Using Cauchy's integral theorem without polynomial in denominator

I'm trying to find $$\oint_C \frac{z^2+1}{e^{\frac {z}{10}}-1}dz$$ where $C$ is the unit circle traversed counterclockwise. I think I should use Cauchy's integral theorem but I don't understand how because the theorem specifically has a polynomial in the denominator. The integrand has a singular point at $z=0$ so I can use the Residue theorem but I don't understand how to compute the residue in this case either.

• (1) What singularity has the integrand? Anwser: a pole of order... (2) The residue in a pole of order... can be calculated with the formula... – Martín-Blas Pérez Pinilla Dec 14 '16 at 17:00

I'm not sure how Cauchy's theorem would be applied here, but in the case of computing the residue, note that $$\lim_{z \to0}(z-0)\frac{z^2+1}{e^{\frac {z}{10}}-1}=\lim_{z \to0}\frac{z^3+z}{e^{\frac {z}{10}}-1}=10\lim_{z \to0}\frac{3z^2+1}{e^{\frac {z}{10}}}=10\neq0$$ Where l'Hopital's rule was used in the second equality, so $z=0$ is a simple pole of the integrand. Therefore
$$\text{Res}_{z=0} \frac{z^2+1}{e^{\frac {z}{10}}-1}=\lim_{z \to0}\frac{z^3+z}{e^{\frac {z}{10}}-1}=10$$ as calculated above and so using Residue theorem$$\oint_C \frac{z^2+1}{e^{\frac {z}{10}}-1}=2\pi i \text{Res}_{z=0} \frac{z^2+1}{e^{\frac {z}{10}}-1}=20\pi i$$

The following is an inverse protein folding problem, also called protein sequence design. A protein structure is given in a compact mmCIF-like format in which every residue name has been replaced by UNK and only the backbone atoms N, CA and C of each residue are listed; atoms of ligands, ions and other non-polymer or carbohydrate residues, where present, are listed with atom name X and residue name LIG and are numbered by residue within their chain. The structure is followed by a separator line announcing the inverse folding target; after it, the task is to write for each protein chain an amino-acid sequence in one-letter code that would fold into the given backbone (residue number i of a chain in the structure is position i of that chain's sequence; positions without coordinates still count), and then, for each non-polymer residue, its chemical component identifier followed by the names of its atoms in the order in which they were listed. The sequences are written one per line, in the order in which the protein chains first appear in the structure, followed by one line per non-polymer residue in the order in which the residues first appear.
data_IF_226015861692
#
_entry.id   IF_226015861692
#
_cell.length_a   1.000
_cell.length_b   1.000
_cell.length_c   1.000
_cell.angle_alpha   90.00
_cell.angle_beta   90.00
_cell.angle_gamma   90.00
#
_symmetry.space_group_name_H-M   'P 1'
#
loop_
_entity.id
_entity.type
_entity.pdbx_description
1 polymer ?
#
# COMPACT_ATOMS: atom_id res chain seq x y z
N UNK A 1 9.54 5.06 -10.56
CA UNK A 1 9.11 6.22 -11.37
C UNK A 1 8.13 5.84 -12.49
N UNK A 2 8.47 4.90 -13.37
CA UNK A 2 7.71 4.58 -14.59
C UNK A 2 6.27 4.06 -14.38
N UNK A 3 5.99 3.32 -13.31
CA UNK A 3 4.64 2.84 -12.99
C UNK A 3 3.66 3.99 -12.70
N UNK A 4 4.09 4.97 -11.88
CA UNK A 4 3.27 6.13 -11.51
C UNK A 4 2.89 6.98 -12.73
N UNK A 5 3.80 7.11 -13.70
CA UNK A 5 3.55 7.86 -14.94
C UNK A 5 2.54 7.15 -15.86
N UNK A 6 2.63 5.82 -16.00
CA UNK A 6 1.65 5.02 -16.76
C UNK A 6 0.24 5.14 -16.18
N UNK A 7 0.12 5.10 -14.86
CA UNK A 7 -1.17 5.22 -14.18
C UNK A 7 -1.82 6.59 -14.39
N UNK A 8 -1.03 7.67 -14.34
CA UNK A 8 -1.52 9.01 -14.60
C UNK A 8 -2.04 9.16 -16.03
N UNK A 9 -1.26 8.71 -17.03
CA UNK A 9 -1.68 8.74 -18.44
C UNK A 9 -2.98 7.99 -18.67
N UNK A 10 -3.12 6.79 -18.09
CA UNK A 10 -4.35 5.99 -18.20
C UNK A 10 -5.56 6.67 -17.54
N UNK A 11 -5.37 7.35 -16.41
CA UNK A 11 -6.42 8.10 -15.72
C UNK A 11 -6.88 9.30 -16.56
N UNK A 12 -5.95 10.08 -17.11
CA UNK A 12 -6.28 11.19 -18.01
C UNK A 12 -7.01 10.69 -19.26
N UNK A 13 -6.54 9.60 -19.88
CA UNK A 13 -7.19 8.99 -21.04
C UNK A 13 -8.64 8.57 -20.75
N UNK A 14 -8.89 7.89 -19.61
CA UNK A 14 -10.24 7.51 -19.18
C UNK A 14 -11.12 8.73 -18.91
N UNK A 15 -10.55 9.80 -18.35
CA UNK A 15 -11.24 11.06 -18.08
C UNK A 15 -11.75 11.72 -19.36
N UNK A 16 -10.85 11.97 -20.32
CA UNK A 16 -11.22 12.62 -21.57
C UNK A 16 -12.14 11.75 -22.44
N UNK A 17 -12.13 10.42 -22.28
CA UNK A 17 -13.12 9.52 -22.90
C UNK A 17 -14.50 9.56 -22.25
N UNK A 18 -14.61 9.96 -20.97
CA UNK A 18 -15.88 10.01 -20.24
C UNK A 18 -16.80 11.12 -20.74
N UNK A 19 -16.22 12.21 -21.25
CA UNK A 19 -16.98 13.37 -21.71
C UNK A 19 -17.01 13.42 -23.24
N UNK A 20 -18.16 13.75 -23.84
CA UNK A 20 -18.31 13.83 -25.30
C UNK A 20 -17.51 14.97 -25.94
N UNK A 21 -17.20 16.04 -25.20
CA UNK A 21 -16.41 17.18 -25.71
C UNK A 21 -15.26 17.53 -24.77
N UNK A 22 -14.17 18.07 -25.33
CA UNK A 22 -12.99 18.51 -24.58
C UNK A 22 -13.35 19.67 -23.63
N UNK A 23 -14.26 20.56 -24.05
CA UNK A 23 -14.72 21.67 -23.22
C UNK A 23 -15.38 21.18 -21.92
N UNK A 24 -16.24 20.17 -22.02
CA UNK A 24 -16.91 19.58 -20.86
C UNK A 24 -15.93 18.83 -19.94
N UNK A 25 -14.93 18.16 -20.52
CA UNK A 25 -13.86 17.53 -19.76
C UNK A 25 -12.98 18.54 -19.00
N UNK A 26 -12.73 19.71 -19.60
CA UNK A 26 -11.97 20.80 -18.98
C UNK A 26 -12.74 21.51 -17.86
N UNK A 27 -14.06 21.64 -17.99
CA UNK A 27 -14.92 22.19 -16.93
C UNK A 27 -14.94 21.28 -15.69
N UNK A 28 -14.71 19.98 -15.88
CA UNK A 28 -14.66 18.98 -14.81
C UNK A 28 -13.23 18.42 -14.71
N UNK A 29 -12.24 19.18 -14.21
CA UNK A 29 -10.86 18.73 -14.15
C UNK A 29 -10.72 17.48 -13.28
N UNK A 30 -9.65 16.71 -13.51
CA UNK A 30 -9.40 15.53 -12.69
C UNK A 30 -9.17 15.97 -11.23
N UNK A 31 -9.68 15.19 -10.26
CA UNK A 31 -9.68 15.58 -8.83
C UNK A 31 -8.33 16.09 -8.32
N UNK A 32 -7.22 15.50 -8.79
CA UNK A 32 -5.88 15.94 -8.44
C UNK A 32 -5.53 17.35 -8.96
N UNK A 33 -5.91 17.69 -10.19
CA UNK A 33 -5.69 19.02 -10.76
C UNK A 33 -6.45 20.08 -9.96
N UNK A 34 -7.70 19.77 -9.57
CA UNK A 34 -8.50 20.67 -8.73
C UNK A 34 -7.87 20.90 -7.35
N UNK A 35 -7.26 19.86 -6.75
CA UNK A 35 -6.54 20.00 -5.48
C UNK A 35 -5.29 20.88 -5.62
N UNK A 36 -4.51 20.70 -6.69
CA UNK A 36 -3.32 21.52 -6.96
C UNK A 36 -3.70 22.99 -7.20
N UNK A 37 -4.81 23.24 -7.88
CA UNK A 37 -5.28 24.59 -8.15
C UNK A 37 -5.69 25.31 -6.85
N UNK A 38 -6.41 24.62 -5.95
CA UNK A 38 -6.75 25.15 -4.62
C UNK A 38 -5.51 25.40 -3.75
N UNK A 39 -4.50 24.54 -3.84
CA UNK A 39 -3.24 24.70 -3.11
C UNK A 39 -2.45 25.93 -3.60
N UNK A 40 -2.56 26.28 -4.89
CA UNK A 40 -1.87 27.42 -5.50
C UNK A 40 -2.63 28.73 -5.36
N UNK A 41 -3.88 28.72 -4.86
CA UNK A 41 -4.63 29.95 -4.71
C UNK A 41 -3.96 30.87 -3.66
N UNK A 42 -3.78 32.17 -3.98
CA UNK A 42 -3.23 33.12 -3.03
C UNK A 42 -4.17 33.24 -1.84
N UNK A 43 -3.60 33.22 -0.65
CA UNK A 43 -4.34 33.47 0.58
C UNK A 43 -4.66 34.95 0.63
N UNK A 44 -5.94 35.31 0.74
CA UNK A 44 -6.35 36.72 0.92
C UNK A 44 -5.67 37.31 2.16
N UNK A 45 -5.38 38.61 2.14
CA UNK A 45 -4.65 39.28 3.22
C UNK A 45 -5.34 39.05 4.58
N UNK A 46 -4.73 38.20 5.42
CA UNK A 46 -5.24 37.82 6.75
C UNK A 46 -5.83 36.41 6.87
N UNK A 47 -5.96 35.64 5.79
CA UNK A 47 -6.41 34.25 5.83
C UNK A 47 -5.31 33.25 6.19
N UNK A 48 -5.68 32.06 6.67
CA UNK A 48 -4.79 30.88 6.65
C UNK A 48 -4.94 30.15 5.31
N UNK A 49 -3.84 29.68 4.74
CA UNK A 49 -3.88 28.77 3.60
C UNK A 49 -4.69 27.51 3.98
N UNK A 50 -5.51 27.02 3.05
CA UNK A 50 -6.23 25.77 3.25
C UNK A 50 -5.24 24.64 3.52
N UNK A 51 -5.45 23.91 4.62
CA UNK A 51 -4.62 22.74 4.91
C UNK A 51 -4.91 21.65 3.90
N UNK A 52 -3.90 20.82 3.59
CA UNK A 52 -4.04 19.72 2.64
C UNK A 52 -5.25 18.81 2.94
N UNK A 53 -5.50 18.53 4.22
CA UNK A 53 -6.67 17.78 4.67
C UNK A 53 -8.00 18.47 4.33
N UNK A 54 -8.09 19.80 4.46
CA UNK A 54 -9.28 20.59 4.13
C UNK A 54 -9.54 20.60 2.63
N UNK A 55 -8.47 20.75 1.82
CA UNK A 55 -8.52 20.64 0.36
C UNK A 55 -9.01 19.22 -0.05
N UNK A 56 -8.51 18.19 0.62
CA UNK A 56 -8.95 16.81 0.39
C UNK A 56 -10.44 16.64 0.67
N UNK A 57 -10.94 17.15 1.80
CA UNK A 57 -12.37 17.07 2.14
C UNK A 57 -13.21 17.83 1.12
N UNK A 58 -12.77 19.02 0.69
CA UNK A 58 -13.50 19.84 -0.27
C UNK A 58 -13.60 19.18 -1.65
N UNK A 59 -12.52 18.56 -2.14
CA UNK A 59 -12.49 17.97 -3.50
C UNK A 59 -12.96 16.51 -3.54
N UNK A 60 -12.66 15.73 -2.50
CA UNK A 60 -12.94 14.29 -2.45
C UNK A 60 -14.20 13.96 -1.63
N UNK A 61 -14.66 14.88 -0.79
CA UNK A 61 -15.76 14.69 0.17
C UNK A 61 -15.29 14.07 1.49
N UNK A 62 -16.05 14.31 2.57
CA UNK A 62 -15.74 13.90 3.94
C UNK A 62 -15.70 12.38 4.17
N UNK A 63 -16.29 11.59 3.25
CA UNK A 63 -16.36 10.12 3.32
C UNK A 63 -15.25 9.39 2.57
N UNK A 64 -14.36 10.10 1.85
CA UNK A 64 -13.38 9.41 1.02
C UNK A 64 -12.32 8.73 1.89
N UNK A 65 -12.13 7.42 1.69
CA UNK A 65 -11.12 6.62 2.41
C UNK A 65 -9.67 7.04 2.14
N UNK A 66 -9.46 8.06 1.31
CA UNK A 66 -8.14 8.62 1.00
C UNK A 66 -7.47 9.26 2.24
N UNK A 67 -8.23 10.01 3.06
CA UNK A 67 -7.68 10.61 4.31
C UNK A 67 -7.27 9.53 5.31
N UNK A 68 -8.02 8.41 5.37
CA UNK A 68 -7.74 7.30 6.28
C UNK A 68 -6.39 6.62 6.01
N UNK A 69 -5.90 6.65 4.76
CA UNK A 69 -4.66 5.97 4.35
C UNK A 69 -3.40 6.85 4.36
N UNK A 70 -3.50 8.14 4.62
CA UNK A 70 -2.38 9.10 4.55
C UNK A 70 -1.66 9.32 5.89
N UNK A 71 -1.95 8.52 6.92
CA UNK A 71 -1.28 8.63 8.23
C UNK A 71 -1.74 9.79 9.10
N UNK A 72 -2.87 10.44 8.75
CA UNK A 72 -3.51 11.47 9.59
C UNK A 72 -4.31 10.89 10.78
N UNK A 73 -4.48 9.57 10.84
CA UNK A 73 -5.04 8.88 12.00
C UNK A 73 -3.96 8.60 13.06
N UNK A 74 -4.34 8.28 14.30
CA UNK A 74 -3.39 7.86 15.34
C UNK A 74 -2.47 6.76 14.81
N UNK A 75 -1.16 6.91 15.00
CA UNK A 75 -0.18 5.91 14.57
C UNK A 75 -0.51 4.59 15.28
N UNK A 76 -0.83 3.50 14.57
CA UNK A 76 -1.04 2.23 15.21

\begin{align} \oint_{|z|=1}\frac{z^2+1}{e^{z/10}-1}\,dz&=2\pi i \text{Res}\left(\frac{z^2+1}{e^{z/10}-1},z=0\right)\\\\ &=2\pi i \lim_{z\to 0}\frac{z(z^2+1)}{e^{z/10}-1}\\\\ &=2\pi i \lim_{z\to 0}\frac{(z^2+1)+2z^2}{(1/10)e^{z/10}}\\\\ &=20\pi i \end{align}
It has a simple pole at the origin because $(\mathrm e^{z/10}-1)' = \frac{1}{10}\mathrm e^{z/10} \neq 0$ when $z=0$.
You need to find $$\lim_{z \to 0} z \times \frac{z^2+1}{\mathrm e^{z/10}-1} = \lim_{z \to 0}\frac{z^3+z}{\mathrm e^{z/10}-1}$$
To do this, use L'Hopital's rule: $$\lim_{z \to 0}\frac{z^3+z}{\mathrm e^{z/10}-1} = \lim_{z \to 0}\frac{3z^2+1}{\frac{1}{10}\mathrm e^{z/10}}=10$$